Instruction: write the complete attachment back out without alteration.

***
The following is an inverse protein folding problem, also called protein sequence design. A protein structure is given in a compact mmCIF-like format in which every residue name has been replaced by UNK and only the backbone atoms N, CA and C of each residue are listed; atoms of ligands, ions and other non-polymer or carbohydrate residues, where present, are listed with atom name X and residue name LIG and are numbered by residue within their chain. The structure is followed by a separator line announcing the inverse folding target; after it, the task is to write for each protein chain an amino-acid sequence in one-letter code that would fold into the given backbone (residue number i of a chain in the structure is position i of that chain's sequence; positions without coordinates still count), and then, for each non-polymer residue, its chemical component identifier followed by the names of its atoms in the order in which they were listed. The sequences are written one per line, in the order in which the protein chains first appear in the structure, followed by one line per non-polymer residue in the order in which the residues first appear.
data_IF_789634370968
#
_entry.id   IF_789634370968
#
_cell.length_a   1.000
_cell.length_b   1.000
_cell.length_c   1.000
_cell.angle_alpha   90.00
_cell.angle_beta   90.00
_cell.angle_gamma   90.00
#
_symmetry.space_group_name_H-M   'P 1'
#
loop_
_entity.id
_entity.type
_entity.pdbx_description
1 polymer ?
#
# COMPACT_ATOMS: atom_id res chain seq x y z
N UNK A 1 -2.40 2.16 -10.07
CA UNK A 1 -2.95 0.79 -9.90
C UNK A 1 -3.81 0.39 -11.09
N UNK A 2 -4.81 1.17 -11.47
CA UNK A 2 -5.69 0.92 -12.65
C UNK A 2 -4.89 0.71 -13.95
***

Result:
The following is an inverse protein folding problem, also called protein sequence design. A protein structure is given in a compact mmCIF-like format in which every residue name has been replaced by UNK and only the backbone atoms N, CA and C of each residue are listed; atoms of ligands, ions and other non-polymer or carbohydrate residues, where present, are listed with atom name X and residue name LIG and are numbered by residue within their chain. The structure is followed by a separator line announcing the inverse folding target; after it, the task is to write for each protein chain an amino-acid sequence in one-letter code that would fold into the given backbone (residue number i of a chain in the structure is position i of that chain's sequence; positions without coordinates still count), and then, for each non-polymer residue, its chemical component identifier followed by the names of its atoms in the order in which they were listed. The sequences are written one per line, in the order in which the protein chains first appear in the structure, followed by one line per non-polymer residue in the order in which the residues first appear.
data_IF_789634370968
#
_entry.id   IF_789634370968
#
_cell.length_a   1.000
_cell.length_b   1.000
_cell.length_c   1.000
_cell.angle_alpha   90.00
_cell.angle_beta   90.00
_cell.angle_gamma   90.00
#
_symmetry.space_group_name_H-M   'P 1'
#
loop_
_entity.id
_entity.type
_entity.pdbx_description
1 polymer ?
#
# COMPACT_ATOMS: atom_id res chain seq x y z
N UNK A 1 -2.40 2.16 -10.07
CA UNK A 1 -2.95 0.79 -9.90
C UNK A 1 -3.81 0.39 -11.09
N UNK A 2 -4.81 1.17 -11.47
CA UNK A 2 -5.69 0.92 -12.65
C UNK A 2 -4.89 0.71 -13.95